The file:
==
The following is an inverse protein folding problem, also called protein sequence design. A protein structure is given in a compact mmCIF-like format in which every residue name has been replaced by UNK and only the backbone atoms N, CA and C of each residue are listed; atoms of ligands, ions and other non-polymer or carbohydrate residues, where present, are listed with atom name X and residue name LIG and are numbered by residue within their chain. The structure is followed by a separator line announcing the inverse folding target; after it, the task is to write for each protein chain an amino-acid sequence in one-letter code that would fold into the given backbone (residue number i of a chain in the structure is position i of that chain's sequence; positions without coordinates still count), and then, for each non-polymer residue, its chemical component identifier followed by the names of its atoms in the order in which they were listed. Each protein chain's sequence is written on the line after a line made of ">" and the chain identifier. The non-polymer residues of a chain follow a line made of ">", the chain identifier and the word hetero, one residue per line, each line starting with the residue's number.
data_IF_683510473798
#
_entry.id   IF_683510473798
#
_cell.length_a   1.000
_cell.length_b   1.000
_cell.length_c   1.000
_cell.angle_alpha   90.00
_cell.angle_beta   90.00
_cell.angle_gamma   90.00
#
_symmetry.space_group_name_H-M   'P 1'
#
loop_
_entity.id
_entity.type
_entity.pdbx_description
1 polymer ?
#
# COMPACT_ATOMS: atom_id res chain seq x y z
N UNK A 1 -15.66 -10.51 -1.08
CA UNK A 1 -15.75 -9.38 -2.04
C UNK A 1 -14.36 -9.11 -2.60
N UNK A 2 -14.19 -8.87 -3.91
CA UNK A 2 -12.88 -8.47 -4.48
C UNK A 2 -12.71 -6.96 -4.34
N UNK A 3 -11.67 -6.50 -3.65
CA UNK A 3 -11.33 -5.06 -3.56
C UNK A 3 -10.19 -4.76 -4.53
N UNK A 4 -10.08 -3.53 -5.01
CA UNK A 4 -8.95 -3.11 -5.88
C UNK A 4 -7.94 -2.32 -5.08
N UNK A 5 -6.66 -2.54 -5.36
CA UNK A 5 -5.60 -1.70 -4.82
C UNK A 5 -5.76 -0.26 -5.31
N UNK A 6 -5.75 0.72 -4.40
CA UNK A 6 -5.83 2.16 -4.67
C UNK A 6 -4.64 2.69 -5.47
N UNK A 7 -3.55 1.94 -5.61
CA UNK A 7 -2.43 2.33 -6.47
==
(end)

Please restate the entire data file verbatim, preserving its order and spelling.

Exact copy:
The following is an inverse protein folding problem, also called protein sequence design. A protein structure is given in a compact mmCIF-like format in which every residue name has been replaced by UNK and only the backbone atoms N, CA and C of each residue are listed; atoms of ligands, ions and other non-polymer or carbohydrate residues, where present, are listed with atom name X and residue name LIG and are numbered by residue within their chain. The structure is followed by a separator line announcing the inverse folding target; after it, the task is to write for each protein chain an amino-acid sequence in one-letter code that would fold into the given backbone (residue number i of a chain in the structure is position i of that chain's sequence; positions without coordinates still count), and then, for each non-polymer residue, its chemical component identifier followed by the names of its atoms in the order in which they were listed. Each protein chain's sequence is written on the line after a line made of ">" and the chain identifier. The non-polymer residues of a chain follow a line made of ">", the chain identifier and the word hetero, one residue per line, each line starting with the residue's number.
data_IF_683510473798
#
_entry.id   IF_683510473798
#
_cell.length_a   1.000
_cell.length_b   1.000
_cell.length_c   1.000
_cell.angle_alpha   90.00
_cell.angle_beta   90.00
_cell.angle_gamma   90.00
#
_symmetry.space_group_name_H-M   'P 1'
#
loop_
_entity.id
_entity.type
_entity.pdbx_description
1 polymer ?
#
# COMPACT_ATOMS: atom_id res chain seq x y z
N UNK A 1 -15.66 -10.51 -1.08
CA UNK A 1 -15.75 -9.38 -2.04
C UNK A 1 -14.36 -9.11 -2.60
N UNK A 2 -14.19 -8.87 -3.91
CA UNK A 2 -12.88 -8.47 -4.48
C UNK A 2 -12.71 -6.96 -4.34
N UNK A 3 -11.67 -6.50 -3.65
CA UNK A 3 -11.33 -5.06 -3.56
C UNK A 3 -10.19 -4.76 -4.53
N UNK A 4 -10.08 -3.53 -5.01
CA UNK A 4 -8.95 -3.11 -5.88
C UNK A 4 -7.94 -2.32 -5.08
N UNK A 5 -6.66 -2.54 -5.36
CA UNK A 5 -5.60 -1.70 -4.82
C UNK A 5 -5.76 -0.26 -5.31
N UNK A 6 -5.75 0.72 -4.40
CA UNK A 6 -5.83 2.16 -4.67
C UNK A 6 -4.64 2.69 -5.47
N UNK A 7 -3.55 1.94 -5.61
CA UNK A 7 -2.43 2.33 -6.47